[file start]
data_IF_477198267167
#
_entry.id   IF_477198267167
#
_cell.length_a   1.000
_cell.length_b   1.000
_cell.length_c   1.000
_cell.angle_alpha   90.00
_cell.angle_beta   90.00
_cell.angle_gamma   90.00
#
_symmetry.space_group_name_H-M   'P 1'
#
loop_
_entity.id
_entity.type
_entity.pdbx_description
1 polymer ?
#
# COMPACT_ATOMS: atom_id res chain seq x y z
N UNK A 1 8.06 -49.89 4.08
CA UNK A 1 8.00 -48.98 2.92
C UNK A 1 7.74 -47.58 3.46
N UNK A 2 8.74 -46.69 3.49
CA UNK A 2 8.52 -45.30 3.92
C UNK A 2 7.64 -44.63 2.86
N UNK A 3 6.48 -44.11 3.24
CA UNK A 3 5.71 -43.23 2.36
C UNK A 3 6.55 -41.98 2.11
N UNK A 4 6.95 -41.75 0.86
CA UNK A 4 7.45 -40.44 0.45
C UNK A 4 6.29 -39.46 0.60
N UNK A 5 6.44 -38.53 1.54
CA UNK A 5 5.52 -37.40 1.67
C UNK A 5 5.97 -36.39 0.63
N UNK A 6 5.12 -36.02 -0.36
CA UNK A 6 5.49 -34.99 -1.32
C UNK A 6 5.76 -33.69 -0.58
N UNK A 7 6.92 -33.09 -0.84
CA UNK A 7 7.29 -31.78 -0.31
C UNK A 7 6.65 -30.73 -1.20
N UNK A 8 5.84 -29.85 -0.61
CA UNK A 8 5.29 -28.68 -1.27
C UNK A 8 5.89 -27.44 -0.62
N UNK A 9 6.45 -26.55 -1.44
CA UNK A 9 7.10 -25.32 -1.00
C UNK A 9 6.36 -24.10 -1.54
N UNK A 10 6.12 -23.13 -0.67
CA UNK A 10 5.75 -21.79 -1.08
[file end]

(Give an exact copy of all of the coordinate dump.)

data_IF_477198267167
#
_entry.id   IF_477198267167
#
_cell.length_a   1.000
_cell.length_b   1.000
_cell.length_c   1.000
_cell.angle_alpha   90.00
_cell.angle_beta   90.00
_cell.angle_gamma   90.00
#
_symmetry.space_group_name_H-M   'P 1'
#
loop_
_entity.id
_entity.type
_entity.pdbx_description
1 polymer ?
#
# COMPACT_ATOMS: atom_id res chain seq x y z
N UNK A 1 8.06 -49.89 4.08
CA UNK A 1 8.00 -48.98 2.92
C UNK A 1 7.74 -47.58 3.46
N UNK A 2 8.74 -46.69 3.49
CA UNK A 2 8.52 -45.30 3.92
C UNK A 2 7.64 -44.63 2.86
N UNK A 3 6.48 -44.11 3.24
CA UNK A 3 5.71 -43.23 2.36
C UNK A 3 6.55 -41.98 2.11
N UNK A 4 6.95 -41.75 0.86
CA UNK A 4 7.45 -40.44 0.45
C UNK A 4 6.29 -39.46 0.60
N UNK A 5 6.44 -38.53 1.54
CA UNK A 5 5.52 -37.40 1.67
C UNK A 5 5.97 -36.39 0.63
N UNK A 6 5.12 -36.02 -0.36
CA UNK A 6 5.49 -34.99 -1.32
C UNK A 6 5.76 -33.69 -0.58
N UNK A 7 6.92 -33.09 -0.84
CA UNK A 7 7.29 -31.78 -0.31
C UNK A 7 6.65 -30.73 -1.20
N UNK A 8 5.84 -29.85 -0.61
CA UNK A 8 5.29 -28.68 -1.27
C UNK A 8 5.89 -27.44 -0.62
N UNK A 9 6.45 -26.55 -1.44
CA UNK A 9 7.10 -25.32 -1.00
C UNK A 9 6.36 -24.10 -1.54
N UNK A 10 6.12 -23.13 -0.67
CA UNK A 10 5.75 -21.79 -1.08